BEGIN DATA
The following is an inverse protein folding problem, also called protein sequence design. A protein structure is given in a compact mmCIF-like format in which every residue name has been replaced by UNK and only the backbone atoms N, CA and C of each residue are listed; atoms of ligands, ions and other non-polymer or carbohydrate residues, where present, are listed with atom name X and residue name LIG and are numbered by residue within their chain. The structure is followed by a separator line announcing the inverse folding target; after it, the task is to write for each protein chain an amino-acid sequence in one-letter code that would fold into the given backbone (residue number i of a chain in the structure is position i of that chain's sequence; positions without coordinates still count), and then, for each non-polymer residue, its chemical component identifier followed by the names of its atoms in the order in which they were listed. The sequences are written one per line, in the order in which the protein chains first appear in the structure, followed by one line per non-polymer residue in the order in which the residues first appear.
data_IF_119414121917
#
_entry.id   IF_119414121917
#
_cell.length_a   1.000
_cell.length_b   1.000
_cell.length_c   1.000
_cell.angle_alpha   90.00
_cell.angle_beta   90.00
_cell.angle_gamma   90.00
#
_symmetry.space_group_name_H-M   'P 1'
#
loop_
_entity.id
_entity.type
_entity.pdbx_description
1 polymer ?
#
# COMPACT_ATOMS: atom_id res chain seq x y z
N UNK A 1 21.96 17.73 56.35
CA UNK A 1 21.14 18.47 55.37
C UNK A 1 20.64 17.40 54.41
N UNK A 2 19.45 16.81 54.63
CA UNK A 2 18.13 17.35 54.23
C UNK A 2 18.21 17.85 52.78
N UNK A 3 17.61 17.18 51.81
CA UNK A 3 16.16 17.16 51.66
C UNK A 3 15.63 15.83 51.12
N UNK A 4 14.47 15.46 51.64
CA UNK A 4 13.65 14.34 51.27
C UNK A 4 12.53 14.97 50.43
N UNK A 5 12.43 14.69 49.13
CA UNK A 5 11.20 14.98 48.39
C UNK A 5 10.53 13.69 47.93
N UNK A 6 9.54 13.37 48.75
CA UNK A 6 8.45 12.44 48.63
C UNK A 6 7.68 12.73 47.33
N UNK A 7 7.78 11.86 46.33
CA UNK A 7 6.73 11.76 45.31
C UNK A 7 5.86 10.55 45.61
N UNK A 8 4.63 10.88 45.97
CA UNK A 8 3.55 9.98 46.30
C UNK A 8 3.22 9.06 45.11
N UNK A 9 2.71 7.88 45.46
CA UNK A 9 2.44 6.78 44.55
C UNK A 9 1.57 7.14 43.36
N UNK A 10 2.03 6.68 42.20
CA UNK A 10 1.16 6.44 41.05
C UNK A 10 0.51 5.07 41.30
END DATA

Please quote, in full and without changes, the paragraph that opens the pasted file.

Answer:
The following is an inverse protein folding problem, also called protein sequence design. A protein structure is given in a compact mmCIF-like format in which every residue name has been replaced by UNK and only the backbone atoms N, CA and C of each residue are listed; atoms of ligands, ions and other non-polymer or carbohydrate residues, where present, are listed with atom name X and residue name LIG and are numbered by residue within their chain. The structure is followed by a separator line announcing the inverse folding target; after it, the task is to write for each protein chain an amino-acid sequence in one-letter code that would fold into the given backbone (residue number i of a chain in the structure is position i of that chain's sequence; positions without coordinates still count), and then, for each non-polymer residue, its chemical component identifier followed by the names of its atoms in the order in which they were listed. The sequences are written one per line, in the order in which the protein chains first appear in the structure, followed by one line per non-polymer residue in the order in which the residues first appear.